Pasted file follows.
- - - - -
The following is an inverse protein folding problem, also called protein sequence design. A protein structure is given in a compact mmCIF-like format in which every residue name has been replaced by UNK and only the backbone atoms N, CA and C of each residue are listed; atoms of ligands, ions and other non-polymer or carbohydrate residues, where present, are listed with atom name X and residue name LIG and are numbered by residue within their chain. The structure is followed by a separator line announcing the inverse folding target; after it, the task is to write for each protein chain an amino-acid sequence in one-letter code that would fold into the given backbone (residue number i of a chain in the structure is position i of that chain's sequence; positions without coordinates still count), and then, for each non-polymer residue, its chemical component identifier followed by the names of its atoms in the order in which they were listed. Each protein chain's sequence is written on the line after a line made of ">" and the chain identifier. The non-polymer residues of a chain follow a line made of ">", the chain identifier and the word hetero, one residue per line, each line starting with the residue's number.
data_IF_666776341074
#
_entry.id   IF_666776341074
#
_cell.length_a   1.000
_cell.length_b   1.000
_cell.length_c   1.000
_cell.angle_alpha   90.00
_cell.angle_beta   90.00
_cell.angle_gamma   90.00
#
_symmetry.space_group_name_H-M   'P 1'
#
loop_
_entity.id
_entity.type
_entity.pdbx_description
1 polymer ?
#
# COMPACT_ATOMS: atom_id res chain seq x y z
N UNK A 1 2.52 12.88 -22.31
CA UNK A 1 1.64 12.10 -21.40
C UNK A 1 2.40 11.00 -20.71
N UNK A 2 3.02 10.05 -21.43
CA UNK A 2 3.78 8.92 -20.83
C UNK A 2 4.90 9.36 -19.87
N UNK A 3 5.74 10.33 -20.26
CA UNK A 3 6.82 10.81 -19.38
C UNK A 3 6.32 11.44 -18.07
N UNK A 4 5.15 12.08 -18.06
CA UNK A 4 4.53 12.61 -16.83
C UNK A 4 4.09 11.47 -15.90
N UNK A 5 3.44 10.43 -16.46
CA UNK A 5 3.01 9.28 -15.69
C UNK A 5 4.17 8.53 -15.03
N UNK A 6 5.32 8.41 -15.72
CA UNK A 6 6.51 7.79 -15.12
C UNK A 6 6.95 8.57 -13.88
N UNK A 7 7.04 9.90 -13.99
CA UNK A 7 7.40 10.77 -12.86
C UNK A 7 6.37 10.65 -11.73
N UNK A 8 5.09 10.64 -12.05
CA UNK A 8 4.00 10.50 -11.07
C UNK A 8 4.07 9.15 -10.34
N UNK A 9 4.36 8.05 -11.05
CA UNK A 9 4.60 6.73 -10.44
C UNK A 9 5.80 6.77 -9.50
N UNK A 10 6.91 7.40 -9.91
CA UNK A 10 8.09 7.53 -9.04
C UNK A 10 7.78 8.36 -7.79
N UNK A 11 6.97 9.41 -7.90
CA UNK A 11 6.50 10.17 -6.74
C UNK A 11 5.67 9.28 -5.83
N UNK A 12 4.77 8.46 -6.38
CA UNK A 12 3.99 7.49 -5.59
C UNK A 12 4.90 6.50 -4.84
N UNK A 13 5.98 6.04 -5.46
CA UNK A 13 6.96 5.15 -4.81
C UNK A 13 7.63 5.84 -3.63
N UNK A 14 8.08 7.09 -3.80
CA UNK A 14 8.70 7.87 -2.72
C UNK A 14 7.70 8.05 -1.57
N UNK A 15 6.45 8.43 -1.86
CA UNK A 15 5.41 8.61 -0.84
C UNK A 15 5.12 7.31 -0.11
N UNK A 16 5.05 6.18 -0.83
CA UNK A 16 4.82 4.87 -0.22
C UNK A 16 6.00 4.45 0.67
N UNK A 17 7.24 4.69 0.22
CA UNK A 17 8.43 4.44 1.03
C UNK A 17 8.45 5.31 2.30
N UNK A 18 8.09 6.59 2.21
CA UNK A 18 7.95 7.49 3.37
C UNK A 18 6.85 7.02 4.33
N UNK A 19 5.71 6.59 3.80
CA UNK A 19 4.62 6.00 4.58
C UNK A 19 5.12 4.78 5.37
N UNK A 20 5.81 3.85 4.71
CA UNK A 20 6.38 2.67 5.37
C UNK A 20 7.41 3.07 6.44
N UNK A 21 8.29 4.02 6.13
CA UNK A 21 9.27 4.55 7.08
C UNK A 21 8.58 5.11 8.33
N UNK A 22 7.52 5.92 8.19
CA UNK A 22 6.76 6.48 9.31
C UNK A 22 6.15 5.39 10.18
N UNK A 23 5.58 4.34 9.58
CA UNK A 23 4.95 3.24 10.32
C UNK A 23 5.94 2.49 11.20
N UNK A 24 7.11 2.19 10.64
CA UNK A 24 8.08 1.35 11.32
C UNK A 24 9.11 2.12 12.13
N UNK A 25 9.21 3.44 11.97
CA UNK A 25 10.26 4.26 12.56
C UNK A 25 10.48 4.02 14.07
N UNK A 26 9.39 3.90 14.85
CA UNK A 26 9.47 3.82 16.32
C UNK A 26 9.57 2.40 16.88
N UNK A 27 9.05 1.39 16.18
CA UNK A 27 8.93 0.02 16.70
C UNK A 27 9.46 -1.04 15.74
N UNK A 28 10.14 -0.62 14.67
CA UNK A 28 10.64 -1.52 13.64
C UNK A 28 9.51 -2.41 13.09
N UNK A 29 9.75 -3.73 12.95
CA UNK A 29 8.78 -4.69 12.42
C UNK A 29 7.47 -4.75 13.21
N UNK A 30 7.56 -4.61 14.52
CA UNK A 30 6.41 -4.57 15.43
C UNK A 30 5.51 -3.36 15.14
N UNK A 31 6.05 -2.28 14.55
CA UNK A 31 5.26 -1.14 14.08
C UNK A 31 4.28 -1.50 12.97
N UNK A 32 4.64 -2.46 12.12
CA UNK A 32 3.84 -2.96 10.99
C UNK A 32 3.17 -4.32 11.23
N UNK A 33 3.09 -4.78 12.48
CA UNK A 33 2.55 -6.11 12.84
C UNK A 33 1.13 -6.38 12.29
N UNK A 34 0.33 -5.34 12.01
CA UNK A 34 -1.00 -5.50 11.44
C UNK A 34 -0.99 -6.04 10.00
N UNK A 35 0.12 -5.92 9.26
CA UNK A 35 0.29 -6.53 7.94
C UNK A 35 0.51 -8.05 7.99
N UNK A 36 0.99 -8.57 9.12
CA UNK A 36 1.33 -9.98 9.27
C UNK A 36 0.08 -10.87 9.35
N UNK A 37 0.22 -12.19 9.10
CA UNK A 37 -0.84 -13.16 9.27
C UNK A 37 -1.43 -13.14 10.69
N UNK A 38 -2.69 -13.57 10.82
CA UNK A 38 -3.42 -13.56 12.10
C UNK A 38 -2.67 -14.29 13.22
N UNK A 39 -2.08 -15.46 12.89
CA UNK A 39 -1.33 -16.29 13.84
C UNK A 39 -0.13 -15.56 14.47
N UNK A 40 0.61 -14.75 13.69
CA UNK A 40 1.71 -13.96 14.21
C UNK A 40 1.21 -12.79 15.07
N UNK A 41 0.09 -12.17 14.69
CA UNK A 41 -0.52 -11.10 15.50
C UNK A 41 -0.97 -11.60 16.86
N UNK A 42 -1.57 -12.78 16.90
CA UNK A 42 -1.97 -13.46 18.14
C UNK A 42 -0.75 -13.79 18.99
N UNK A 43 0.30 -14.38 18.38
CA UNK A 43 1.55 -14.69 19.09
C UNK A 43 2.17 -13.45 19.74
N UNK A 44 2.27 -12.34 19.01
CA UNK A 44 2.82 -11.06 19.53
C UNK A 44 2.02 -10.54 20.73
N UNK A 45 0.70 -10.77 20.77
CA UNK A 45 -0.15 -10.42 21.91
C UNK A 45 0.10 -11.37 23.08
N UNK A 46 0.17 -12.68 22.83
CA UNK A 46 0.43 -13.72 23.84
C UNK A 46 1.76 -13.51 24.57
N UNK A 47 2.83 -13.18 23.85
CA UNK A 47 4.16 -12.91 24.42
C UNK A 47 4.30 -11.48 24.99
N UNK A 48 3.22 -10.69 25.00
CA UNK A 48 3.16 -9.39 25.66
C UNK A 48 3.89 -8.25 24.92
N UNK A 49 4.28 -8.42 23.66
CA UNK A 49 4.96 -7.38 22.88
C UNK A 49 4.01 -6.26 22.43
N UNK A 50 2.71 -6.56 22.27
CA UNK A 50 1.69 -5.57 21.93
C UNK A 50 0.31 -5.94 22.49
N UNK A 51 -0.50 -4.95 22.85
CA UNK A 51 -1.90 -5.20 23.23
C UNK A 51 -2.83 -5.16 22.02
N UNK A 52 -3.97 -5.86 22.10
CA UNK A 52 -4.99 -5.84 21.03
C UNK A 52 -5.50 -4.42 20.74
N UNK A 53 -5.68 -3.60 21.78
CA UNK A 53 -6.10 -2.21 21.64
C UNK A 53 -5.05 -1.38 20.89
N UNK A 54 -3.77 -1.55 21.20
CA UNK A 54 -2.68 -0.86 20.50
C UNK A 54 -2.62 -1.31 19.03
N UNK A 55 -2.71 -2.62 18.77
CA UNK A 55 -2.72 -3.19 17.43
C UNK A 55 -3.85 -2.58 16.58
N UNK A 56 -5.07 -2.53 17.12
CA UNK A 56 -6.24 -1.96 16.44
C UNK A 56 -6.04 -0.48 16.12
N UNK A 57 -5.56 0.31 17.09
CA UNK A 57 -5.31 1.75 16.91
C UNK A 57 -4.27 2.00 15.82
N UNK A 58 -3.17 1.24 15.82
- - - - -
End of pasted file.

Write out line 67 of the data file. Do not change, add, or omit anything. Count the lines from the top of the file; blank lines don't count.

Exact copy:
N UNK A 16 5.05 6.18 -0.83